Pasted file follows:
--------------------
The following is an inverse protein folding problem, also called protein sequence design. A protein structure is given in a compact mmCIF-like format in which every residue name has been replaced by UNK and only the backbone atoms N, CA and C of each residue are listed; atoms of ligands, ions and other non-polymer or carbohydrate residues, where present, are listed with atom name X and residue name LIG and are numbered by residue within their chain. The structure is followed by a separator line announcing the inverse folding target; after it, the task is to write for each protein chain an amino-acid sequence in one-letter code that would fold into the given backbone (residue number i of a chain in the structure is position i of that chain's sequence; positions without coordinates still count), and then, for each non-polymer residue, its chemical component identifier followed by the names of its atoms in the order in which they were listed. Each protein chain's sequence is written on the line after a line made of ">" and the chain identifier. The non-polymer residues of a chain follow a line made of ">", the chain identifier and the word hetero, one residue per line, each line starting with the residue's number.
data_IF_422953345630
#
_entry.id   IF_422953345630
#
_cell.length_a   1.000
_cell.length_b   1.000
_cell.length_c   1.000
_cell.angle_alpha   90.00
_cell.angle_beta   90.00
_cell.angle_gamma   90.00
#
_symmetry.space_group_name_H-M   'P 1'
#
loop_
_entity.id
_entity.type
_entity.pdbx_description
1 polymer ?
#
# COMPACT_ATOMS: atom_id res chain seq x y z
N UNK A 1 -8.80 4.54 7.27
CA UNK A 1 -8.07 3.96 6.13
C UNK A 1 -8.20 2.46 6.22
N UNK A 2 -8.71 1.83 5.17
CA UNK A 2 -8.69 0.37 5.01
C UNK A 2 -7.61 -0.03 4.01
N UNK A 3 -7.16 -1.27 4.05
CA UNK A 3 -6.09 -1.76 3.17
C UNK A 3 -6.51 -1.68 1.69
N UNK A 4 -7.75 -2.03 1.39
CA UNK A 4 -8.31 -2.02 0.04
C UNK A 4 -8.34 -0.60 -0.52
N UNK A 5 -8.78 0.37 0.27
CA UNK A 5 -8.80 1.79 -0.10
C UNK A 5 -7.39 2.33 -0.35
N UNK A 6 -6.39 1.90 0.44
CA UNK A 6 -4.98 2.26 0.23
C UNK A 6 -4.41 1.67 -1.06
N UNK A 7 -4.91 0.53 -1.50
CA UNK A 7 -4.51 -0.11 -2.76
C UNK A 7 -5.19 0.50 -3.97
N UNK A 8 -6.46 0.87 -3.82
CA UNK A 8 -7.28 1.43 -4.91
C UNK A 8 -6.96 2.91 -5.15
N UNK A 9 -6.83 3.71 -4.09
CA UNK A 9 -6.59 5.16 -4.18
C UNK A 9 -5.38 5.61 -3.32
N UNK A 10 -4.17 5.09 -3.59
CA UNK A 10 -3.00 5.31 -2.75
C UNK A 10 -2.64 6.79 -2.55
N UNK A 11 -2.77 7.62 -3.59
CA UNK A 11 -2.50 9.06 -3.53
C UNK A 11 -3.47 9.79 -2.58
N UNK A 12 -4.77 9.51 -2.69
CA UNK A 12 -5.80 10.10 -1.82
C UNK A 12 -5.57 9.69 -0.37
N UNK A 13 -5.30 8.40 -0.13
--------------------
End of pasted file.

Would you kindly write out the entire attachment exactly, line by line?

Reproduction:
The following is an inverse protein folding problem, also called protein sequence design. A protein structure is given in a compact mmCIF-like format in which every residue name has been replaced by UNK and only the backbone atoms N, CA and C of each residue are listed; atoms of ligands, ions and other non-polymer or carbohydrate residues, where present, are listed with atom name X and residue name LIG and are numbered by residue within their chain. The structure is followed by a separator line announcing the inverse folding target; after it, the task is to write for each protein chain an amino-acid sequence in one-letter code that would fold into the given backbone (residue number i of a chain in the structure is position i of that chain's sequence; positions without coordinates still count), and then, for each non-polymer residue, its chemical component identifier followed by the names of its atoms in the order in which they were listed. Each protein chain's sequence is written on the line after a line made of ">" and the chain identifier. The non-polymer residues of a chain follow a line made of ">", the chain identifier and the word hetero, one residue per line, each line starting with the residue's number.
data_IF_422953345630
#
_entry.id   IF_422953345630
#
_cell.length_a   1.000
_cell.length_b   1.000
_cell.length_c   1.000
_cell.angle_alpha   90.00
_cell.angle_beta   90.00
_cell.angle_gamma   90.00
#
_symmetry.space_group_name_H-M   'P 1'
#
loop_
_entity.id
_entity.type
_entity.pdbx_description
1 polymer ?
#
# COMPACT_ATOMS: atom_id res chain seq x y z
N UNK A 1 -8.80 4.54 7.27
CA UNK A 1 -8.07 3.96 6.13
C UNK A 1 -8.20 2.46 6.22
N UNK A 2 -8.71 1.83 5.17
CA UNK A 2 -8.69 0.37 5.01
C UNK A 2 -7.61 -0.03 4.01
N UNK A 3 -7.16 -1.27 4.05
CA UNK A 3 -6.09 -1.76 3.17
C UNK A 3 -6.51 -1.68 1.69
N UNK A 4 -7.75 -2.03 1.39
CA UNK A 4 -8.31 -2.02 0.04
C UNK A 4 -8.34 -0.60 -0.52
N UNK A 5 -8.78 0.37 0.27
CA UNK A 5 -8.80 1.79 -0.10
C UNK A 5 -7.39 2.33 -0.35
N UNK A 6 -6.39 1.90 0.44
CA UNK A 6 -4.98 2.26 0.23
C UNK A 6 -4.41 1.67 -1.06
N UNK A 7 -4.91 0.53 -1.50
CA UNK A 7 -4.51 -0.11 -2.76
C UNK A 7 -5.19 0.50 -3.97
N UNK A 8 -6.46 0.87 -3.82
CA UNK A 8 -7.28 1.43 -4.91
C UNK A 8 -6.96 2.91 -5.15
N UNK A 9 -6.83 3.71 -4.09
CA UNK A 9 -6.59 5.16 -4.18
C UNK A 9 -5.38 5.61 -3.32
N UNK A 10 -4.17 5.09 -3.59
CA UNK A 10 -3.00 5.31 -2.75
C UNK A 10 -2.64 6.79 -2.55
N UNK A 11 -2.77 7.62 -3.59
CA UNK A 11 -2.50 9.06 -3.53
C UNK A 11 -3.47 9.79 -2.58
N UNK A 12 -4.77 9.51 -2.69
CA UNK A 12 -5.80 10.10 -1.82
C UNK A 12 -5.57 9.69 -0.37
N UNK A 13 -5.30 8.40 -0.13